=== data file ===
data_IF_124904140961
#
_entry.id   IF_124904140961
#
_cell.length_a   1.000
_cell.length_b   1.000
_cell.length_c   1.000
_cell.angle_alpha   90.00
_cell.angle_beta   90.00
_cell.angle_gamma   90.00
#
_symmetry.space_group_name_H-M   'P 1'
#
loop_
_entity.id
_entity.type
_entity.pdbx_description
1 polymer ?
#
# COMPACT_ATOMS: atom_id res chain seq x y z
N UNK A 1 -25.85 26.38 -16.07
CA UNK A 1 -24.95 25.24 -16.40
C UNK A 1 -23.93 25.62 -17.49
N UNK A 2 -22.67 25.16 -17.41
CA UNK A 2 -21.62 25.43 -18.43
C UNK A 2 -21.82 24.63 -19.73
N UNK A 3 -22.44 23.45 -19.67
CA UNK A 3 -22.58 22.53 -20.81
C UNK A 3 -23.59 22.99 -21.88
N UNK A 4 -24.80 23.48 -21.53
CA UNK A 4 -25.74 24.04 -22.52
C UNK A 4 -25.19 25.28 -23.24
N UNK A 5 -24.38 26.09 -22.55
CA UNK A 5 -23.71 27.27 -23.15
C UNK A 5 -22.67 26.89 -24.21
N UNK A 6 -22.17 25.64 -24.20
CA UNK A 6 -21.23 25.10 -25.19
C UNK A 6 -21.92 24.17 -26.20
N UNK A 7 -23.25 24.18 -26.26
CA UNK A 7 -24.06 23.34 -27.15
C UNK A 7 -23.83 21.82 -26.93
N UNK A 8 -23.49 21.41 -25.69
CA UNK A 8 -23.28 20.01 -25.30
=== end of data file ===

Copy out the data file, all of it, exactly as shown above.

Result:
data_IF_124904140961
#
_entry.id   IF_124904140961
#
_cell.length_a   1.000
_cell.length_b   1.000
_cell.length_c   1.000
_cell.angle_alpha   90.00
_cell.angle_beta   90.00
_cell.angle_gamma   90.00
#
_symmetry.space_group_name_H-M   'P 1'
#
loop_
_entity.id
_entity.type
_entity.pdbx_description
1 polymer ?
#
# COMPACT_ATOMS: atom_id res chain seq x y z
N UNK A 1 -25.85 26.38 -16.07
CA UNK A 1 -24.95 25.24 -16.40
C UNK A 1 -23.93 25.62 -17.49
N UNK A 2 -22.67 25.16 -17.41
CA UNK A 2 -21.62 25.43 -18.43
C UNK A 2 -21.82 24.63 -19.73
N UNK A 3 -22.44 23.45 -19.67
CA UNK A 3 -22.58 22.53 -20.81
C UNK A 3 -23.59 22.99 -21.88
N UNK A 4 -24.80 23.48 -21.53
CA UNK A 4 -25.74 24.04 -22.52
C UNK A 4 -25.19 25.28 -23.24
N UNK A 5 -24.38 26.09 -22.55
CA UNK A 5 -23.71 27.27 -23.15
C UNK A 5 -22.67 26.89 -24.21
N UNK A 6 -22.17 25.64 -24.20
CA UNK A 6 -21.23 25.10 -25.19
C UNK A 6 -21.92 24.17 -26.20
N UNK A 7 -23.25 24.18 -26.26
CA UNK A 7 -24.06 23.34 -27.15
C UNK A 7 -23.83 21.82 -26.93
N UNK A 8 -23.49 21.41 -25.69
CA UNK A 8 -23.28 20.01 -25.30